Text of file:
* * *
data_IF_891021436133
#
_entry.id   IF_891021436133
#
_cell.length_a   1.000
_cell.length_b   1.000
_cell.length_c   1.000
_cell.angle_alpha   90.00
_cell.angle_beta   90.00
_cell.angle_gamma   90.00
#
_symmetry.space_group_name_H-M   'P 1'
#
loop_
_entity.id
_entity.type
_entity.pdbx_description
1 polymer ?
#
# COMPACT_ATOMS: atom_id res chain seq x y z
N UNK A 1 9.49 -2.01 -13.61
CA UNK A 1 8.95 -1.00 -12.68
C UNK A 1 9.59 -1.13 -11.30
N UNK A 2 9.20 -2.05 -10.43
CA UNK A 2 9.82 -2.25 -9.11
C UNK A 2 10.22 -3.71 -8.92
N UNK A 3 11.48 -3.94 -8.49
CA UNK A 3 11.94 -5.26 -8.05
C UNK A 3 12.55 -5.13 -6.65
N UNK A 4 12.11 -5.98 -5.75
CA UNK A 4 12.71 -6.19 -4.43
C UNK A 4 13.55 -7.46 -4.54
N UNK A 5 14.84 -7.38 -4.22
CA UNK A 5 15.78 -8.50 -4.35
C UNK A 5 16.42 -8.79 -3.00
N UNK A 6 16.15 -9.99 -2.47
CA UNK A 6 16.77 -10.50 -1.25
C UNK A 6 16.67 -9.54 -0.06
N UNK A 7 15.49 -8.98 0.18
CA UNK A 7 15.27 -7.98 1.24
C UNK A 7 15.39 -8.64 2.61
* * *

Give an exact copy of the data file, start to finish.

data_IF_891021436133
#
_entry.id   IF_891021436133
#
_cell.length_a   1.000
_cell.length_b   1.000
_cell.length_c   1.000
_cell.angle_alpha   90.00
_cell.angle_beta   90.00
_cell.angle_gamma   90.00
#
_symmetry.space_group_name_H-M   'P 1'
#
loop_
_entity.id
_entity.type
_entity.pdbx_description
1 polymer ?
#
# COMPACT_ATOMS: atom_id res chain seq x y z
N UNK A 1 9.49 -2.01 -13.61
CA UNK A 1 8.95 -1.00 -12.68
C UNK A 1 9.59 -1.13 -11.30
N UNK A 2 9.20 -2.05 -10.43
CA UNK A 2 9.82 -2.25 -9.11
C UNK A 2 10.22 -3.71 -8.92
N UNK A 3 11.48 -3.94 -8.49
CA UNK A 3 11.94 -5.26 -8.05
C UNK A 3 12.55 -5.13 -6.65
N UNK A 4 12.11 -5.98 -5.75
CA UNK A 4 12.71 -6.19 -4.43
C UNK A 4 13.55 -7.46 -4.54
N UNK A 5 14.84 -7.38 -4.22
CA UNK A 5 15.78 -8.50 -4.35
C UNK A 5 16.42 -8.79 -3.00
N UNK A 6 16.15 -9.99 -2.47
CA UNK A 6 16.77 -10.50 -1.25
C UNK A 6 16.67 -9.54 -0.06
N UNK A 7 15.49 -8.98 0.18
CA UNK A 7 15.27 -7.98 1.24
C UNK A 7 15.39 -8.64 2.61